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Feedback for OTP Tutorial Series #7
I did notice that this was the convention in every bit of Erlang code that
I've done a little tutoring of LFE lately using the approach of separating
Part of what I want to do in these tutorials is identify the Erlang
On Tue, May 26, 2015 at 12:29 PM, Robert Virding email@example.com
Quick update: Robert has talked me into using the community-standard way of combining the callback and server modules. To make this easier to digest for newcomers, I'll need to rework some things and add more explanatory text.
The sorts of question I have gotten about this include (but aren't limited to):
(Note that some of the earlier questions get asked again once they have more context and understanding.)
There are a bunch of other questions I've gotten from new users about setting up OTP servers, but they escape me at the moment. Oh, and there are a lot more for setting up supervisors.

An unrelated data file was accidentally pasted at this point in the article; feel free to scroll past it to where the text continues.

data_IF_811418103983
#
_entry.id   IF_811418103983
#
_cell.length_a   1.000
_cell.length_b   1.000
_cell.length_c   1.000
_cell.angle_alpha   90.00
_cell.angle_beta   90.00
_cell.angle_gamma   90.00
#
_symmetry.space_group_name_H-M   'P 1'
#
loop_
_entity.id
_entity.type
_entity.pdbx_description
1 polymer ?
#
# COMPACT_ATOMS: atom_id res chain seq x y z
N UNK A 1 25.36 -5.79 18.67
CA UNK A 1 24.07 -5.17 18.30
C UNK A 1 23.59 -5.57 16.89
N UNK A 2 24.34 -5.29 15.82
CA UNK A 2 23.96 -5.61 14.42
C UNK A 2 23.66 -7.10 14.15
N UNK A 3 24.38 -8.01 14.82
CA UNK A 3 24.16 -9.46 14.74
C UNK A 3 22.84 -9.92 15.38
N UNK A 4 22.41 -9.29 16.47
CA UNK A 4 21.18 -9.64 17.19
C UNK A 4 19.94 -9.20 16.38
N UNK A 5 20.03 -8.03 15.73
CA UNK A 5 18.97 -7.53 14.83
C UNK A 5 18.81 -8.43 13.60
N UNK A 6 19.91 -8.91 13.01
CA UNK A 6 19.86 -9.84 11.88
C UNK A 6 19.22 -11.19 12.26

But coming back to the point: I want to make sure that new users don't just have a Book of Convention thrown at them. Many of these questions go away if you just have them build things in a certain way and in a certain order and then explain conventions afterwards and show how conventions save in time/effort/etc. That's not so easy to guide in a blog post ... more thought required :-)
I think the third reference about using call and then doing an explicit gen_server:reply and returning a #(noreply ... ) tuple will be be very confusing to newcomers. "What is this all about, and why don't you do it for amount?"
You will end up with users neither doing gen_server:reply not return #(reply ... ) so their callers crash (timeout), or doing both and the mail queues building up, or ... No keep it straight forward: in handle_call you return a #(reply ...) and in cast you return a #(noreply ... ).
There are some specific cases when you want to do this but it should definitely go in the final OTP for experts blog.
Thanks for the feedback! I'm re-doing the post now (splitting it into two,
On Thu, May 28, 2015 at 8:48 AM, Robert Virding firstname.lastname@example.org